So different structural locations have different implications for your life. And, in fact, when we did some experiments looking at this, what we found is that 46 percent of the variation in how many friends you have is explained by your genes. And this is not surprising. We know that some people are born shy and some are born gregarious. That's obvious. But we also found some non-obvious things. For instance, 47 percent in the variation in whether your friends know each other is attributable to your genes. Whether your friends know each other has not just to do with their genes, but with yours. And we think the reason for this is that some people like to introduce their friends to each other -- you know who you are -- and others of you keep them apart and don't introduce your friends to each other. And so some people knit together the networks around them, creating a kind of dense web of ties in which they're comfortably embedded. And finally, we even found that 30 percent of the variation in whether or not people are in the middle or on the edge of the network can also be attributed to their genes. So whether you find yourself in the middle or on the edge is also partially heritable.所以不同的结构点对你的人生有着不同的影响。事实上,我们的实验结果表明,朋友数量的差异有46%都是可以通过基因得以解释。这并不奇怪。因为我们知道,有的人生来腼腆,有的人生来合群。这是显而易见的。但我们也发现了一些不是那么明显的东西。比如,你的朋友们是否认识彼此,其中47%的差异都是和你的基因有关。你的朋友们是否认识彼此不仅仅和他们自己的基因有关,也和你的基因有关。我们认为其中的原因就在于有的人喜欢把自己的朋友介绍给彼此──没错,说的就是你──而其他人喜欢把朋友们分开,不喜欢介绍给彼此。所以有些人将他们身边的网络们编织在一起,构成了紧密相联的深层网络,而他们则是舒服地身处其中。最后,我们甚至发现人们是身处网络中心还是边缘,30%的差异也是和他们的基因相关。所以你是在中心还是边缘,有一部分是遗传的。

Now, what is the point of this? How does this help us understand? How does this help us figure out some of the problems that are affecting us these days? Well, the argument I'd like to make is that networks have value. They are a kind of social capital. New properties emerge because of our embeddedness in social networks, and these properties inhere in the structure of the networks, not just in the individuals within them. So think about these two common objects. They're both made of carbon, and yet one of them has carbon atoms in it that are arranged in one particular way -- on the left -- and you get graphite, which is soft and dark. But if you take the same carbon atoms and interconnect them a different way, you get diamond, which is clear and hard. And those properties of softness and hardness and darkness and clearness do not reside in the carbon atoms; they reside in the interconnections between the carbon atoms, or at least arise because of the interconnections between the carbon atoms. So, similarly, the pattern of connections among people confers upon the groups of people different properties. It is the ties between people that makes the whole greater than the sum of its parts. And so it is not just what's happening to these people -- whether they're losing weight or gaining weight, or becoming rich or becoming poor, or becoming happy or not becoming happy -- that affects us; it's also the actual architecture of the ties around us.说这些的目的是什么呢?如何加深我们的理解?如何帮助我们解决现今与我们生活息息相关的各种问题呢?我的论点是这些社会网络充满价值。 他们好比一种社交资产。 由于我们身陷其中,新的网络属性会出现,而这些属性是继承在网络的结构之中,不仅仅是在网络中的个人身上。 所以想想这两个日常用品,他们都是由碳做成的,不过其中的一个是由碳原子以独特的方式组合而成的,形成了左手边的石墨,柔软和漆黑。但如果你将相同的碳原子以不同的方式关联到一起,就会得到钻石,透彻而坚硬。而这些柔软、坚硬、漆黑和透彻的属性并不是存在于碳原子本身中。而是存在于碳原子之间的联系中,或者至少是由于这些联系造成的。同样的,人与人之间的关联形态也是赋予了各组群不同的属性。正是人与人之间的关联使得这个世界要比单单各部分的总和伟大许多。所以不仅仅是这些人所经历的事情──他们在减肥还是在增肥,在变富还是在变穷,在快乐还是在不快乐──影响着我们; 同时影响我们的还有我们彼此关系所组成的实质结构。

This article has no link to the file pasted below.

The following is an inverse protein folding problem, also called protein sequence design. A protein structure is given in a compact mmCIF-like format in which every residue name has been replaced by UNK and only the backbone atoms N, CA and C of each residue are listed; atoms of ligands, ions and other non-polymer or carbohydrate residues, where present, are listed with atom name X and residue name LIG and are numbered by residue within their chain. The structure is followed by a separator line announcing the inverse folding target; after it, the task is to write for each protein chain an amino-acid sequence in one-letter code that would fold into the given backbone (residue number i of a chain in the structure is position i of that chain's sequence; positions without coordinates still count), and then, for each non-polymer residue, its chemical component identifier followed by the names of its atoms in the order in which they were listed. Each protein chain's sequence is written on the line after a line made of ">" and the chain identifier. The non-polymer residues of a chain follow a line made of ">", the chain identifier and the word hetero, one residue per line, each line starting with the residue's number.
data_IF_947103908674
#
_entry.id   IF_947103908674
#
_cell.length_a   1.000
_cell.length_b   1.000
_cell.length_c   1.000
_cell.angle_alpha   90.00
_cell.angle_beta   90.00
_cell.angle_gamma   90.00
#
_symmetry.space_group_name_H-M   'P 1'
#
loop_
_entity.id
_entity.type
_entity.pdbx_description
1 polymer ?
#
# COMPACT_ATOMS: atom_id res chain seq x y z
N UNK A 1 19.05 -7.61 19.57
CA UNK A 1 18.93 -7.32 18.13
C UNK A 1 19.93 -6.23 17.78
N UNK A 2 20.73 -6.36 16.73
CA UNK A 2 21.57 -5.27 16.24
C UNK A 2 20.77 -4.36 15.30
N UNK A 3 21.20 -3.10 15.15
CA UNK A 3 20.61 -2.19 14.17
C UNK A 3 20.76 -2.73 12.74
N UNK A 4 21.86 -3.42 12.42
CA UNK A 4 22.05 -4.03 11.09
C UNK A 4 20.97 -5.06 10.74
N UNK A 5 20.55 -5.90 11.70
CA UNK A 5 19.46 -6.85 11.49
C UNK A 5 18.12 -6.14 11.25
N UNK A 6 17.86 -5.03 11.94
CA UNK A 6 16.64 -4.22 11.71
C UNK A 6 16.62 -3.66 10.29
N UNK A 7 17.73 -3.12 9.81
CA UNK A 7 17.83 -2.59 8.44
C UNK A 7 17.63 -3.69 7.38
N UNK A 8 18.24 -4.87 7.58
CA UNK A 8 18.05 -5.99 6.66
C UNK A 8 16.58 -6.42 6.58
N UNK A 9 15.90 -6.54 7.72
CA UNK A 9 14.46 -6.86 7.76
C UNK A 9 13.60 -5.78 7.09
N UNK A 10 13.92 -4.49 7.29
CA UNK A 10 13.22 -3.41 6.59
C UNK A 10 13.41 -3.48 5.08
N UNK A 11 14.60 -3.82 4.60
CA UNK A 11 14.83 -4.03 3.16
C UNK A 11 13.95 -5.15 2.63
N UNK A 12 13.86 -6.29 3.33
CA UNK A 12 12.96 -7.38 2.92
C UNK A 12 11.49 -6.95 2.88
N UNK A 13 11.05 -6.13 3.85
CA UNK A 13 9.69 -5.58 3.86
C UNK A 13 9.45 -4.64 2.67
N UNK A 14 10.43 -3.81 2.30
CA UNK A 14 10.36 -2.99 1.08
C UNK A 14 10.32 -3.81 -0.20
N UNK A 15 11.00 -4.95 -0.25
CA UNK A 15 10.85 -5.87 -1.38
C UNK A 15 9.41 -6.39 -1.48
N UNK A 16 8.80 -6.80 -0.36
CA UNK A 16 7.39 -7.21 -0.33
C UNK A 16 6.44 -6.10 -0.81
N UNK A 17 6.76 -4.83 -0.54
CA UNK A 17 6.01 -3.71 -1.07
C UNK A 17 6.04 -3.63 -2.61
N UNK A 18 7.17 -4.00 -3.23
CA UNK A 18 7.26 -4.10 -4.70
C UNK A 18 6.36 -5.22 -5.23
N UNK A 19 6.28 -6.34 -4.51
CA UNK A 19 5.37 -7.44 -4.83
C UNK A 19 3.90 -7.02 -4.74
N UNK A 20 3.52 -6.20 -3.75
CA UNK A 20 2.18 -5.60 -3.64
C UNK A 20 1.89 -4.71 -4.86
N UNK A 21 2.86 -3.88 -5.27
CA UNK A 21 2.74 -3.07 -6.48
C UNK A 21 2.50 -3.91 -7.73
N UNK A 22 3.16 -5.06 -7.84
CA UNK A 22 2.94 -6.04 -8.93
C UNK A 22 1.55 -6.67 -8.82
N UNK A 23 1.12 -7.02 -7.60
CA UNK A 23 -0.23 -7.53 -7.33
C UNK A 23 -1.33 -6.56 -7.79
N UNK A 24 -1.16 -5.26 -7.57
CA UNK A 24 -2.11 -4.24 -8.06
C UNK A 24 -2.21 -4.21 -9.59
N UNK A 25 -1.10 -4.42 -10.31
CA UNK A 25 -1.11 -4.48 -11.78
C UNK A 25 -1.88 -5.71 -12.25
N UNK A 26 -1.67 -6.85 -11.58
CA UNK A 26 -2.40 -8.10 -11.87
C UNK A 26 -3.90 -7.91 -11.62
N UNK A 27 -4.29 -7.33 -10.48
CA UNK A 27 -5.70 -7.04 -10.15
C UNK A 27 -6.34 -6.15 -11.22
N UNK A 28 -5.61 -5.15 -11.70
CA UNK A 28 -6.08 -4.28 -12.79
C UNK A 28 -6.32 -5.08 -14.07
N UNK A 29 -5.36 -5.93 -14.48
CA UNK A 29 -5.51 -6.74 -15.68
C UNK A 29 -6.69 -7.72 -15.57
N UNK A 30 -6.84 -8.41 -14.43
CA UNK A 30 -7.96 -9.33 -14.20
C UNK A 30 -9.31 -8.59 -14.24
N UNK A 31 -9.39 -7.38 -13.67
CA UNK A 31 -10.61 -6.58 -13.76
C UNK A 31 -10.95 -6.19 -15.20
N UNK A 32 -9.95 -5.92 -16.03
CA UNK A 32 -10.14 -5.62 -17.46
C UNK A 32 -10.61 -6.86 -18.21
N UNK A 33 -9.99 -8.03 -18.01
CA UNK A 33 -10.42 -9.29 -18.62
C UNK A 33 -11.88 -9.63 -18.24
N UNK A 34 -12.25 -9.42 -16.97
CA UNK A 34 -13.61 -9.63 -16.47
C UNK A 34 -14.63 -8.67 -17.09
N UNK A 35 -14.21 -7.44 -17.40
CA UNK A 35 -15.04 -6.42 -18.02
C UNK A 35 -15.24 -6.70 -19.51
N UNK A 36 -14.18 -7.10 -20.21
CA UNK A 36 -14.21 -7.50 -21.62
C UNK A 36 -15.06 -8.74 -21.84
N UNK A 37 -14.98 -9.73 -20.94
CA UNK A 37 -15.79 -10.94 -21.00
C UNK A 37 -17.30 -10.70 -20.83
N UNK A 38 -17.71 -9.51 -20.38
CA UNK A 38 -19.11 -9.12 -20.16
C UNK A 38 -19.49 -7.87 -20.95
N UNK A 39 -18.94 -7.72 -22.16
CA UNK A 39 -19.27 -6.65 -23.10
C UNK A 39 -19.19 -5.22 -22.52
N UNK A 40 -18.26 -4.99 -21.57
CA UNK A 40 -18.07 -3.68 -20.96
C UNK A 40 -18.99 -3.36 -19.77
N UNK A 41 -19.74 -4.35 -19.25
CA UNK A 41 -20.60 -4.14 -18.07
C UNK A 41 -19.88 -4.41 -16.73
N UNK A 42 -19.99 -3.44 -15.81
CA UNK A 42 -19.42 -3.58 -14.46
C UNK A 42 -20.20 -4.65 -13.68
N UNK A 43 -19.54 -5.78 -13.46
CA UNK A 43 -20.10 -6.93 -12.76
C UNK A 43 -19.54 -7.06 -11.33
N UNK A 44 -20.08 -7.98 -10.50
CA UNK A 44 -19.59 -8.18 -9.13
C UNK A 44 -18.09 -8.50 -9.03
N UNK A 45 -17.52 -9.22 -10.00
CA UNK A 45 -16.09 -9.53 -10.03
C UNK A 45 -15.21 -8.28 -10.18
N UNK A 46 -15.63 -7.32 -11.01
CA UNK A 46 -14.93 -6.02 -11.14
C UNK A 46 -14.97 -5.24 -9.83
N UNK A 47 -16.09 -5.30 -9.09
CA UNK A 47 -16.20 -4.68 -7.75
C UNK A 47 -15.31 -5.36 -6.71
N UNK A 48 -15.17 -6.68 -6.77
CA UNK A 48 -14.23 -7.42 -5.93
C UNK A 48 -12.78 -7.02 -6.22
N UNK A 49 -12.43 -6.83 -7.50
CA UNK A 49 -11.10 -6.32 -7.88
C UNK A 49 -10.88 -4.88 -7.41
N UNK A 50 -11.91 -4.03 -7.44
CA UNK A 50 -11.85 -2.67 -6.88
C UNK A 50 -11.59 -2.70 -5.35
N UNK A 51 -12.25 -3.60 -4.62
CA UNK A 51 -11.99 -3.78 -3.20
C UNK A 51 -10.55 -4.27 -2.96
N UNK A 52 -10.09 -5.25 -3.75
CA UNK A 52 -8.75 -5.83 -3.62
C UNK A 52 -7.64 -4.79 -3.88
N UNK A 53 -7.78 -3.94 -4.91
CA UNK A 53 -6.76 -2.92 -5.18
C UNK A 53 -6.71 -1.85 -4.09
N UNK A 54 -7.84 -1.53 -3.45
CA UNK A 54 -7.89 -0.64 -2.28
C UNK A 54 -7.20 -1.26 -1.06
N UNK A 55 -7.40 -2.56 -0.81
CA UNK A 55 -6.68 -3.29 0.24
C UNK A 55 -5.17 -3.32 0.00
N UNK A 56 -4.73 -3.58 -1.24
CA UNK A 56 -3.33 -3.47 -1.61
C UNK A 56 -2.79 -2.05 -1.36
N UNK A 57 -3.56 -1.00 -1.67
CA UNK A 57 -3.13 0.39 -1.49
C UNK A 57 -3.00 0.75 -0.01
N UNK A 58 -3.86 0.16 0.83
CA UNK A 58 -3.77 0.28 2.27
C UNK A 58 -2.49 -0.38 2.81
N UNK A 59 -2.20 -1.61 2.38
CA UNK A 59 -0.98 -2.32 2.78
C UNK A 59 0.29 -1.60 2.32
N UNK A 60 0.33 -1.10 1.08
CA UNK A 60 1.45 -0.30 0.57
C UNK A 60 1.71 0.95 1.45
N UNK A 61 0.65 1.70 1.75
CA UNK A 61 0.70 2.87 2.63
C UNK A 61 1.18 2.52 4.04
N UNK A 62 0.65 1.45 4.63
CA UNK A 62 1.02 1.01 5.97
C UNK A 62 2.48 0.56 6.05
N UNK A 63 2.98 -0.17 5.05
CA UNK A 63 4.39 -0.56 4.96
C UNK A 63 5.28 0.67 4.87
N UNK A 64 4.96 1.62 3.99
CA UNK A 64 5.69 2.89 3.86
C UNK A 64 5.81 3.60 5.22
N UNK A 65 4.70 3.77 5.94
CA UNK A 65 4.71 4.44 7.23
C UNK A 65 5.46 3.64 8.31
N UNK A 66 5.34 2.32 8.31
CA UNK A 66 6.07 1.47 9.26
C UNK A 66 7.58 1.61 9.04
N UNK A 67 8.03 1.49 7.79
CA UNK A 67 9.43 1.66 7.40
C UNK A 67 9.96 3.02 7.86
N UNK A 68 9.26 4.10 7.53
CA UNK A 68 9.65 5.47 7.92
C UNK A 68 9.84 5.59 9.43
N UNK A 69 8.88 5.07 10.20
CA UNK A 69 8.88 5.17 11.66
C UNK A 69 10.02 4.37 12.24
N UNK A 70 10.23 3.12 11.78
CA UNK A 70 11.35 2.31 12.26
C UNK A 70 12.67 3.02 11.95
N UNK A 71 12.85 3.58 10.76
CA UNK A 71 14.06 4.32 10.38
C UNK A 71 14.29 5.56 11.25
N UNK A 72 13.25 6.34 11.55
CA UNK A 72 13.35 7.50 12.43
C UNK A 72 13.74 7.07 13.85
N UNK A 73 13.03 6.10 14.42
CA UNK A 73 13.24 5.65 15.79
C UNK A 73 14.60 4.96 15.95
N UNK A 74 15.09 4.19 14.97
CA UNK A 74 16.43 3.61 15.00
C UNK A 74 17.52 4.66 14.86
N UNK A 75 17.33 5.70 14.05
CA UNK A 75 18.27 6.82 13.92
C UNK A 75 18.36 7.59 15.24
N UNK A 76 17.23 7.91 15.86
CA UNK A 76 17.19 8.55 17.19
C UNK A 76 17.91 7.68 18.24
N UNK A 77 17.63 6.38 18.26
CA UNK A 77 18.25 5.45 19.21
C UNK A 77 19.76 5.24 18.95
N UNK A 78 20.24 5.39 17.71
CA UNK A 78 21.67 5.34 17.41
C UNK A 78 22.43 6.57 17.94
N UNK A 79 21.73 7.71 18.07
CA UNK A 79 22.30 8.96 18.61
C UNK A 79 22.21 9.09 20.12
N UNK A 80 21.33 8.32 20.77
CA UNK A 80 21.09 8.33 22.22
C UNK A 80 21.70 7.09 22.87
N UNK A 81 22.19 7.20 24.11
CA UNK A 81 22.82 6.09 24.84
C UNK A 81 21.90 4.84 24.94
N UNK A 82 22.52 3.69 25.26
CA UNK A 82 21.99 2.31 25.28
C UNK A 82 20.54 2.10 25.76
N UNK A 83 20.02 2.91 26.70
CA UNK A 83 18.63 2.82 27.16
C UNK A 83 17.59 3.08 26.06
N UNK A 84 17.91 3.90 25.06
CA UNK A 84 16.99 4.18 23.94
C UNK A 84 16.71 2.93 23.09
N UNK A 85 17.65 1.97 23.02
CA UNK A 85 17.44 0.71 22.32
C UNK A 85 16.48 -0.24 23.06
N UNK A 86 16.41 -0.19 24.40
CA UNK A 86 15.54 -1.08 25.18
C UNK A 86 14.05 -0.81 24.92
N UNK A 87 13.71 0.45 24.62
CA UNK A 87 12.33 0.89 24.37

Our experience of the world depends on the actual structure of the networks in which we're residing and on all the kinds of things that ripple and flow through the network. Now, the reason, I think, that this is the case is that human beings assemble themselves and form a kind of superorganism. Now, a superorganism is a collection of individuals which show or evince behaviors or phenomena that are not reducible to the study of individuals and that must be understood by reference to, and by studying, the collective. Like, for example, a hive of bees that's finding a new nesting site, or a flock of birds that's evading a predator, or a flock of birds that's able to pool its wisdom and navigate and find a tiny speck of an island in the middle of the Pacific, or a pack of wolves that's able to bring down larger prey. Superorganisms have properties that cannot be understood just by studying the individuals. I think understanding social networks and how they form and operate can help us understand not just health and emotions but all kinds of other phenomena -- like crime, and warfare, and economic phenomena like bank runs and market crashes and the adoption of innovation and the spread of product adoption.我们在这个世界的经历取决于我们所处网络的实质结构,以及激荡和流动于这个网络中的各种事物。我认为,其原因就在于人类可以组织在一起组成一个“超级生物体”。这个“超级生物体”就好像是每个个体的集合,展示或标注某些无法在个体层面上研究的行为和现象,是只能通过对整体的探讨和研究来获得了解,就好比一窝寻找新的筑巢之地的蜜蜂;又好比是一个躲避捕食者的鸟群;或是可以集中智慧、辨清方向、找到太平洋之中飘荡小岛的鸟群;抑或是可以捕捉巨大猎物的狼群。超级生物体的特性是无法通过对个体的研究得以完全理解的。我认为通过对社会网络的理解,研究它们是如何构成和运行的,能够帮助我们了解不仅仅是健康和情感,还有许多其他的各种现象,比如犯罪和福利以及经济现象比如银行挤兑和市场崩盘,再有就是新技术的引用以及产品使用的扩展。

Now, look at this. I think we form social networks because the benefits of a connected life outweigh the costs. If I was always violent towards you or gave you misinformation or made you sad or infected you with deadly germs, you would cut the ties to me, and the network would disintegrate. So the spread of good and valuable things is required to sustain and nourish social networks. Similarly, social networks are required for the spread of good and valuable things, like love and kindness and happiness and altruism and ideas. I think, in fact, that if we realized how valuable social networks are, we'd spend a lot more time nourishing them and sustaining them, because I think social networks are fundamentally related to goodness. And what I think the world needs now is more connections.看看这个。我认为我们组建社会网络的原因是因为一个与人相连的生活模式要利大于弊。如果我总是对你很暴力给你错误的信息,或是使你难过,或是让你染上致命的疾病,你就会和我断交,这个网络也就会瓦解。所以好的、有价值的事物的传播是维持、滋润社会网络的必要条件。同样的,社会网络也是传播这些好的、有价值的事物的必要条件,比如关爱与慈悲,快乐和博爱,以及想法。我认为,事实上,如果我们可以意识到社会网络的价值所在,我们将会花费更多的时间来滋养、维持它们,因为我认为社会网络在本质上是与美好相连的,而我认为我们这个世界上所需要的,正是更多的关联。

Thank you.谢谢大家。